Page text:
Music Webmaster Len Mullenger


September 1999 Supplement

Elmer BERNSTEIN The Deep End of the Ocean   Music from the film conducted by the composer   MILAN 35873-2 [30:09]



I can do no better than begin my review of this album by quoting the composer's notes in the CD's booklet:-

"Deep End of the Ocean is a film about a family being held in a very delicate balance after the abduction of their youngest son. This causes a dysfunctional relationship between husband and wife and mother and the remaining two children.

"Because the central character in this film is an absent child, much of the music and its instrumentation suggests child-like memories. There is a great presence of harps, bells and musical sounds which conjure up images of childhood. Although there is a general and, in my opinion, regrettable trend toward synthesised music, such sounds would be inappropriate in a film which is about people and people's anguish. Therefore, the orchestration leans on musical sounds we associate with people rather than machines. Because of the fact that there is a delicate balance in the relationships, the score is subtle and unobtrusive in an effort to support rather than disturb that balance."

I found that I was writing practically all those words on my notepad as I was listening to the music, and before I read Elmer Bernstein's notes (honest!) which only goes to show how well his music communicates. This music is fragile, vulnerable, nostalgic as well as being lively and exuberant - all the feelings we associate with childhood. In a way Bernstein is revisiting his To Kill A Mocking Bird score. It is closely related in many ways. There is the same darkness and sense of hidden threat and isolation - the music is sometimes disturbing, abrupt and antagonistic. Sometimes it seems isolated and remote. But there is much more which sets it apart as a considerable score in its own right. It is, above all, melodic and captivating. I would mention one track 'Home Again' in which a guitar is prominent in its opening pages. You are immediately struck by the music's close resemblance to Rodrigo's Concierto de Aranjuez. This particular cue has a haunting quality and the music passes through some varied and interesting colorings suggesting a wide variety of moods and situations.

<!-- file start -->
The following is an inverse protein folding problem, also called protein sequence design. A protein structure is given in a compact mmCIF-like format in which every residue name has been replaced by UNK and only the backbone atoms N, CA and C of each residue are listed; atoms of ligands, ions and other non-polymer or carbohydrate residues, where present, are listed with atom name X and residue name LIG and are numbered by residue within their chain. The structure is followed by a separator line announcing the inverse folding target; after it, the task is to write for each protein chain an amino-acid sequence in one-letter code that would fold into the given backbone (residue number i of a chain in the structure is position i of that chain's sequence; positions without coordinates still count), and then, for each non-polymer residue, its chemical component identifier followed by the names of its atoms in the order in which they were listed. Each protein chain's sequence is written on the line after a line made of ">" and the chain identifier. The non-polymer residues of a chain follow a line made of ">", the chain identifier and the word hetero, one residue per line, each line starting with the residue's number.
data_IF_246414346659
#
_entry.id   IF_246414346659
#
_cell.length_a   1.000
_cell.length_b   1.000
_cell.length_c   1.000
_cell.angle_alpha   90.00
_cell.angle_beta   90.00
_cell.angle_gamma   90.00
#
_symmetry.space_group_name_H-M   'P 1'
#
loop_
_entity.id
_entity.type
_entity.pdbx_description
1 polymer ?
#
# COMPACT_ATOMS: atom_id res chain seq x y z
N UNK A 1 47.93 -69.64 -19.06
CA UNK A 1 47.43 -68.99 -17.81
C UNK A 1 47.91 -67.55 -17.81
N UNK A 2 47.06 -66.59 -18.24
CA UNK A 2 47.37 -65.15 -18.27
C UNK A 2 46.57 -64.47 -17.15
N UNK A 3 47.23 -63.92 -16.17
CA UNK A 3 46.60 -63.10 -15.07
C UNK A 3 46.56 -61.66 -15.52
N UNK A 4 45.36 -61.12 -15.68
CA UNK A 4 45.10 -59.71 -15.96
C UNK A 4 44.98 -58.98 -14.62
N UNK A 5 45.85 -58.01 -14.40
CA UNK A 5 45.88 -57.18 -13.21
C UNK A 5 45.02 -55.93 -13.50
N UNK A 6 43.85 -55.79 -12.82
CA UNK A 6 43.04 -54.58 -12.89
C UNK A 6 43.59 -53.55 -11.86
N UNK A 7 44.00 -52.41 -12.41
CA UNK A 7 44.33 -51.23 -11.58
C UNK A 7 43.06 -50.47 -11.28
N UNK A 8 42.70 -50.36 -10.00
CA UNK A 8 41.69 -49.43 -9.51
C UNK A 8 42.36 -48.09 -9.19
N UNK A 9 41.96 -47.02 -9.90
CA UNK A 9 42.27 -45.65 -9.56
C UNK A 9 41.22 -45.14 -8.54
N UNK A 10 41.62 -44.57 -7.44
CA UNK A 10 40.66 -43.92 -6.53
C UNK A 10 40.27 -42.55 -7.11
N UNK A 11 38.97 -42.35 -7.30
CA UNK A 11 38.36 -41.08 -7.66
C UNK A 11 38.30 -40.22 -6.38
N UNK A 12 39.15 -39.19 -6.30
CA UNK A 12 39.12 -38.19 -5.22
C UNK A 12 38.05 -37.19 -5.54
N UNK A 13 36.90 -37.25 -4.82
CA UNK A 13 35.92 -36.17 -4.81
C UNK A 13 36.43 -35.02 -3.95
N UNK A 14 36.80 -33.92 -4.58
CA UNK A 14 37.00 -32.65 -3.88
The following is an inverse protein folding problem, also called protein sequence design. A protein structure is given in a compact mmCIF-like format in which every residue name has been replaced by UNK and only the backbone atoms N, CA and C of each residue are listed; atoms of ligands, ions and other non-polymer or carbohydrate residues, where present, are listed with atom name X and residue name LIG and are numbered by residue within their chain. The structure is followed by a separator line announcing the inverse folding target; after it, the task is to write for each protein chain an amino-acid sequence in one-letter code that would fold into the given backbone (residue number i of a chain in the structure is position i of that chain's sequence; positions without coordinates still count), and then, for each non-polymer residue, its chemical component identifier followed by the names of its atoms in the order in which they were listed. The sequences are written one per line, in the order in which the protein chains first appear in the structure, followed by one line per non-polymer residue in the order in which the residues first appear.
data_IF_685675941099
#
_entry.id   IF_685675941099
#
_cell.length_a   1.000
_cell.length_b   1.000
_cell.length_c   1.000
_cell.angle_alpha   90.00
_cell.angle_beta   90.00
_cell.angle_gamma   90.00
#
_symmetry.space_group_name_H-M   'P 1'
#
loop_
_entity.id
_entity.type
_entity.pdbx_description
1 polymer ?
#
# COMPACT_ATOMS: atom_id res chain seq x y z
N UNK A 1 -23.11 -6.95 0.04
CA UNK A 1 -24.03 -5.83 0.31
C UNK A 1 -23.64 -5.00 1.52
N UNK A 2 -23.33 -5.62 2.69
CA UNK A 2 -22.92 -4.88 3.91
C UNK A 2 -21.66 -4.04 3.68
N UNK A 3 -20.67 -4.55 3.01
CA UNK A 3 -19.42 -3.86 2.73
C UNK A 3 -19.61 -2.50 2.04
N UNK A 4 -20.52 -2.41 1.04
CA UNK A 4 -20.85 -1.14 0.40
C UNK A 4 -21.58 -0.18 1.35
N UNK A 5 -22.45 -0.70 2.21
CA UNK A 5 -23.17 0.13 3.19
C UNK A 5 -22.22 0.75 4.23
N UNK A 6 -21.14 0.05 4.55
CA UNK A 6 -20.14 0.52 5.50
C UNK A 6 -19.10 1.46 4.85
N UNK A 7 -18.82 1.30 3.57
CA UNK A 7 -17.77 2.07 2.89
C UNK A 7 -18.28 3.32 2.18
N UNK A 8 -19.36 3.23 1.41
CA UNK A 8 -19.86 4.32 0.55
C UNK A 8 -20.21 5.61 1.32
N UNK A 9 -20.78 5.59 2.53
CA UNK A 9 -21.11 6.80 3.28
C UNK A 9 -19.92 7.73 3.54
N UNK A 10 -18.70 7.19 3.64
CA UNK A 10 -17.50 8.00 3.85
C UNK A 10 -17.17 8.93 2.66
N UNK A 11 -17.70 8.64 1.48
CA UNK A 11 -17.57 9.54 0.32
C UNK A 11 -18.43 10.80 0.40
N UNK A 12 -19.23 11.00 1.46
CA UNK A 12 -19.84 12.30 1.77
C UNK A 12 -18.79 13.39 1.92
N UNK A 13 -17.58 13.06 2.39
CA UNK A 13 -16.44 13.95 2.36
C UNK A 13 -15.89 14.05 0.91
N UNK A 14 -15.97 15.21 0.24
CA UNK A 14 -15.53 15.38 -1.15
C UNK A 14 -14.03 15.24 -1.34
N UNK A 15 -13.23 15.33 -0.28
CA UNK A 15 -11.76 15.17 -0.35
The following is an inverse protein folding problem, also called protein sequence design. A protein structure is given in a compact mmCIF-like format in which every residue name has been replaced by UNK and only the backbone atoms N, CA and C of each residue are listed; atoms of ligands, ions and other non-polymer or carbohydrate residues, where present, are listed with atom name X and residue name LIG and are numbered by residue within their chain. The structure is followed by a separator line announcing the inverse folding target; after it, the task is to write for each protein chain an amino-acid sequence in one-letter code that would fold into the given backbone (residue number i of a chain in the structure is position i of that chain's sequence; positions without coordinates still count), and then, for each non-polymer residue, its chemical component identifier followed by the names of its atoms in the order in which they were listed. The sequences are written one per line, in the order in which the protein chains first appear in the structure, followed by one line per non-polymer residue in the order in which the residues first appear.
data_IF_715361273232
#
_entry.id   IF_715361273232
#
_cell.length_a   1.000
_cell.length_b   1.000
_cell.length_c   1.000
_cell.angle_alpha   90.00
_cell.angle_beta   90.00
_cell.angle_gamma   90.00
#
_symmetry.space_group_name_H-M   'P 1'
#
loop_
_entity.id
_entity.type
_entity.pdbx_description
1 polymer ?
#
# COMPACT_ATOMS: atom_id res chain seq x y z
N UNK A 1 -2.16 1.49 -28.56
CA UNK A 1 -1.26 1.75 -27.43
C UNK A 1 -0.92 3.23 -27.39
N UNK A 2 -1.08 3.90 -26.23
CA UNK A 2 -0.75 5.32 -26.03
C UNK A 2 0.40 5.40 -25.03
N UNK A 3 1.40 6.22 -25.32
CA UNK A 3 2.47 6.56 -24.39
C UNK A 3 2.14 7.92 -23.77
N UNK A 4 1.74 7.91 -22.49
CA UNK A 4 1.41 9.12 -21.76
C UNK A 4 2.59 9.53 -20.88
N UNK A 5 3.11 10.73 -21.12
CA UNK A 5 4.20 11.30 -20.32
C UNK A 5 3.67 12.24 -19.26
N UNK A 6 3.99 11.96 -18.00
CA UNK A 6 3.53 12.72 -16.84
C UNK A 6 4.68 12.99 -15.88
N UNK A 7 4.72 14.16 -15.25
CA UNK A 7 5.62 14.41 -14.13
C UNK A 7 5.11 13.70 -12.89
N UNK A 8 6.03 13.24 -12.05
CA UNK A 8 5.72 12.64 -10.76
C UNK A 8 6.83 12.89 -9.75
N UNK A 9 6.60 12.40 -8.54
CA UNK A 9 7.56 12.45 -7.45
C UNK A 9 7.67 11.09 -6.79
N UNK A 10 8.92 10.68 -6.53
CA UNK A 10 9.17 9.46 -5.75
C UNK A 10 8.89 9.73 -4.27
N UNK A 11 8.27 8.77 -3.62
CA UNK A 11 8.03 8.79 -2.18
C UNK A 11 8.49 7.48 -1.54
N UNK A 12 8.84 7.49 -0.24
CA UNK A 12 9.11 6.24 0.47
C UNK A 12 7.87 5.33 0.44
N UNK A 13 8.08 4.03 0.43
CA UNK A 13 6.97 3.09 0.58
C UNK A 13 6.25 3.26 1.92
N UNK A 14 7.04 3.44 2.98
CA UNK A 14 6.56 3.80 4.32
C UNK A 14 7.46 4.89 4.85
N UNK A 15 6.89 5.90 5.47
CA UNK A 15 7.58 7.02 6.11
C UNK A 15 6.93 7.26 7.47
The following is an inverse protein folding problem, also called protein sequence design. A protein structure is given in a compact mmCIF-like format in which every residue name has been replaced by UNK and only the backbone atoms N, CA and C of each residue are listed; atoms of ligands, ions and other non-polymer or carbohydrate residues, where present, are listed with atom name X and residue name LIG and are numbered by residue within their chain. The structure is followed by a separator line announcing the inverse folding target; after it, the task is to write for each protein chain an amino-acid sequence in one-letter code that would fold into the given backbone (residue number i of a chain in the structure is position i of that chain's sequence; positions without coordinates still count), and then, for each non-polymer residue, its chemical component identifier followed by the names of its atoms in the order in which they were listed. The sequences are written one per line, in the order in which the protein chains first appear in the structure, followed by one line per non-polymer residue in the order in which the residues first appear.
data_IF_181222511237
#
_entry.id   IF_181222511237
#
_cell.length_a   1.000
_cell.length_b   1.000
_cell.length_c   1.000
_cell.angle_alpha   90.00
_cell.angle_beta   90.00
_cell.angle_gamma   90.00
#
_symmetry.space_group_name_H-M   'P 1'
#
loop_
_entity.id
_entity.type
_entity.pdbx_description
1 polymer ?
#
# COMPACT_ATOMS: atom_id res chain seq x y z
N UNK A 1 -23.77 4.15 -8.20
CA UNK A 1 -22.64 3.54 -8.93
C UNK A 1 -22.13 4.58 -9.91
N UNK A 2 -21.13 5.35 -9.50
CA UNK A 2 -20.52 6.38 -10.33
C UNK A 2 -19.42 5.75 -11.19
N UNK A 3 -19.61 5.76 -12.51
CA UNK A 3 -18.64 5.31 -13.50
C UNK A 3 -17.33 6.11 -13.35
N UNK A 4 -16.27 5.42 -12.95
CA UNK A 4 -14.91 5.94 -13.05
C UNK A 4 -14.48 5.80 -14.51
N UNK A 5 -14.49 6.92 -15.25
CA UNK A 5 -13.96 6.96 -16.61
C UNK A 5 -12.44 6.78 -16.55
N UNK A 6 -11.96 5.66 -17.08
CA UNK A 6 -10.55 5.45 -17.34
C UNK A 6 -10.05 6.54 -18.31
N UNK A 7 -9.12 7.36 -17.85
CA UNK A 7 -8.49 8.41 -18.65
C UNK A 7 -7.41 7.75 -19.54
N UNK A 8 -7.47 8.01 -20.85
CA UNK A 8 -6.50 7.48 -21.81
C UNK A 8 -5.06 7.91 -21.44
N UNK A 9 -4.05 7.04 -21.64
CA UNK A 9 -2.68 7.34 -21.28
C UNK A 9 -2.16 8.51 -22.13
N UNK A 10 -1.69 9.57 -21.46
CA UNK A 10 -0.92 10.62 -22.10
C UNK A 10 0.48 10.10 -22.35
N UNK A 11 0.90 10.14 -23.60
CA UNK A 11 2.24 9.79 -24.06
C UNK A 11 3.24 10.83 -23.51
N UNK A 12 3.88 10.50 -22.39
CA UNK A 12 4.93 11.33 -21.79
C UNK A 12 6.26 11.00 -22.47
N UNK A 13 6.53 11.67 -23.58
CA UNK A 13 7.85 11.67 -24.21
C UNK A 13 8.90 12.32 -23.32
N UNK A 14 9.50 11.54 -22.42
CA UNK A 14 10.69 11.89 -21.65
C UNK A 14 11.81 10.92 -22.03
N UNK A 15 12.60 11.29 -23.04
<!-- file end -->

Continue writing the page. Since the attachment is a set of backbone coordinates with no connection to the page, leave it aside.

This is Elmer Bernstein in deeply personal mode. He delivers a memorable score


Ian Lace


Ian Lace

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